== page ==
7 steps to building a resilient organizational culture
Find out why skills-based strategies are the answer to overcoming ongoing uncertainty
“Change is the only constant” is an old adage—but it accurately describes what leaders are dealing with today. Starting with the COVID-19 pandemic, we’ve faced ongoing disruptions in the 2020s, including widening skill gaps, economic turbulence, the rapid proliferation of AI, and rampant geopolitical tensions.
All signs indicate that many of these forces of change aren’t going away any time soon. In fact, some disruptions are likely to become more pronounced; for example, Korn Ferry predicts that by 2030, there will be a global human talent shortage of more than 85 million people.
Rather than letting these challenges snowball into bigger problems, organizations must develop workforce resilience so that their people are prepared to shift gears at a moment’s notice to preserve business continuity no matter what comes next. Resilient organizations have the tools and strategies to successfully execute do-or-die pivots while also communicating these changes to their workforce to ensure everyone feels aligned, engaged, and empowered.
The importance of organizational resilience
While workforce resilience has always given top-performing companies an edge, it’s becoming increasingly essential now that our working world moves at a faster pace. In addition to economic turbulence and AI innovations, market convergence is one of the primary factors that’s causing talent needs to shift. While companies in the same industry used to function relatively similarly, now every organization must become a technology company. From oil enterprises that are embracing greener energy sources to healthcare companies experimenting with telemedicine, market convergence is redefining skills needs and operational processes.
To succeed in this volatile environment, organizations must be adaptive and agile—particularly during a crisis. Resilient organizations can reallocate talent to respond to shifting priorities, create a culture that helps employees feel safe and empowered, and tap into all of their workforce’s skills to create innovative solutions to pressing challenges. Alternatively, companies that lack resilience will not only suffer bottom-line losses but also struggle to maintain morale amongst employees.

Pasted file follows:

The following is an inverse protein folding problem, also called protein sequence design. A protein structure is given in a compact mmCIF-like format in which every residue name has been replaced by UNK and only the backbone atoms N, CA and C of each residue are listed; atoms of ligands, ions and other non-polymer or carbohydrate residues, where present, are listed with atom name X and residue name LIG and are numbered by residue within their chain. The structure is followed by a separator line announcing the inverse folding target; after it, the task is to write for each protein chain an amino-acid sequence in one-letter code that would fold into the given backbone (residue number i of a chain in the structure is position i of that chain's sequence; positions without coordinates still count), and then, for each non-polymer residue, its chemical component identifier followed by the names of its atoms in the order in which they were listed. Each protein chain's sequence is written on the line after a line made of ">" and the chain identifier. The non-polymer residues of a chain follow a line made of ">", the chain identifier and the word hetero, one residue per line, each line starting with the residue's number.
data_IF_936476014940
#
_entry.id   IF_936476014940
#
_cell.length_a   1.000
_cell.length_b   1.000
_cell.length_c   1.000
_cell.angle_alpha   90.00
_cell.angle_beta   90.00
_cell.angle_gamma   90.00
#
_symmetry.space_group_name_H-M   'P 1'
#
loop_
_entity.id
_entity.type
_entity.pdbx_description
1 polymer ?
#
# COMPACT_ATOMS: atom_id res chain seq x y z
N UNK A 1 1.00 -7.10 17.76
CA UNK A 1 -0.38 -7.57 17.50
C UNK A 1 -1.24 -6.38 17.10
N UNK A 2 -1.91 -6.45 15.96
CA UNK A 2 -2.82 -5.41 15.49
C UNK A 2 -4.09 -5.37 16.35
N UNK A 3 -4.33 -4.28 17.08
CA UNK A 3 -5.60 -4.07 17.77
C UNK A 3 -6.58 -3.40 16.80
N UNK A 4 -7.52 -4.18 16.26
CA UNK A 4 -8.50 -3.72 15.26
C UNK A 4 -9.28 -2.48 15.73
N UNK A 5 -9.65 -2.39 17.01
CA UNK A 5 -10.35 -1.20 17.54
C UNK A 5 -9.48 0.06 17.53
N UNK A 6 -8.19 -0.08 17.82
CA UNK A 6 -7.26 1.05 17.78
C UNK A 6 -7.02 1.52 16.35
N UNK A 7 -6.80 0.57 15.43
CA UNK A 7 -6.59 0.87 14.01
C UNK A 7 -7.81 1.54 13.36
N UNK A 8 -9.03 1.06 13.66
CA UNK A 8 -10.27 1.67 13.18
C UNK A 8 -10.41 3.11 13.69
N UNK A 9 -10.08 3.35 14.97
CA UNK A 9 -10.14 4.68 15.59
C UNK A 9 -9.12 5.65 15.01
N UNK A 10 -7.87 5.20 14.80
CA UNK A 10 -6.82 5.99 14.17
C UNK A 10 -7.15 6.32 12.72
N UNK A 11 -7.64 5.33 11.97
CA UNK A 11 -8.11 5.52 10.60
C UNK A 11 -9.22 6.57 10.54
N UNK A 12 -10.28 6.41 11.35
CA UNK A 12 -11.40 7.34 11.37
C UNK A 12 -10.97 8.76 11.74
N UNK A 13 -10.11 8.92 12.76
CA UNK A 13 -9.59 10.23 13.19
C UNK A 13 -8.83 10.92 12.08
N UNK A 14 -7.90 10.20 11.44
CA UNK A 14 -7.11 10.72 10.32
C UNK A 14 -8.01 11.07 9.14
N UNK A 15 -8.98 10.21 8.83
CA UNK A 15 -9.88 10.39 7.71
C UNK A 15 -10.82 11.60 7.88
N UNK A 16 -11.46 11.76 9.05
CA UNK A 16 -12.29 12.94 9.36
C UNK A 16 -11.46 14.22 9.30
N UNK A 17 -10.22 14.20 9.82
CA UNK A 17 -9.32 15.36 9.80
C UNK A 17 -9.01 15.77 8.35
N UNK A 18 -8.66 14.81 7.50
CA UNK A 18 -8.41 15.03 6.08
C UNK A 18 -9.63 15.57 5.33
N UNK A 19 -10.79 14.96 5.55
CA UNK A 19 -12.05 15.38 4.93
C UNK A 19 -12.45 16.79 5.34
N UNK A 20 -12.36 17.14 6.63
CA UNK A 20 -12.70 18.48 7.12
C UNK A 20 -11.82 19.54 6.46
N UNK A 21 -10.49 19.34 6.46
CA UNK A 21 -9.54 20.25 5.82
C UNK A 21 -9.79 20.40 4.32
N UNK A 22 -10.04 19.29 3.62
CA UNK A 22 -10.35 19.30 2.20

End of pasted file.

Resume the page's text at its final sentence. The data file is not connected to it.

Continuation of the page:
7 steps to build a resilient organizational culture
If you’re looking to level up your work environment to help your organization thrive in the face of disruption, here are a few steps to get started:
#1. Embrace changes in technologies and processes
The most resilient leaders understand that keeping their fingers on the pulse to uncover the latest technological innovations is crucial for the success of their businesses. Legacy approaches underpinned by manual tools won’t cut it in our Post-Industrial era of work, which is hallmarked by ongoing change.
Rather than sticking with obsolete systems and processes, executives must push the boundaries for improvement and take stock of the resources they’ve got available to support various change initiatives. Many leaders are exploring a new generation of AI-powered talent management tools to gain an in-depth understanding of the skills of their workforce has and how they can be strategically reallocated to overcome emerging challenges.
#2. Define organizational values
Every employee should know how their work contributes to your organization’s overarching goals, even as these objectives change over time. When workers feel like they understand the why behind the tasks they’re doing, they will be more motivated to execute these responsibilities to the best of their ability. Companies that have a well-defined North Star and communicate their key values and mission to their workforce can feel confident that this shared understanding of their organization’s purpose will help instill a greater sense of resilience throughout their workforce.
#3. Promote open and transparent communication
Transparency should be a priority for all communications, from 1:1s with managers to internal emails and town halls. Organizations with resilient cultures recognize that communication is a powerful tool to promote best practices and open conversations around ethics and values. All stakeholders should strive to build trust by giving employees regular updates and creating opportunities for two-way communications so people can get their pressing questions answered.
#4. Identify and prepare for future skill needs
Skill gaps are clearly heading in the wrong direction, which poses a serious threat to business success. By 2030, Korn Ferry estimates that talent shortages could result in about $8.5 trillion in unrealized annual revenues.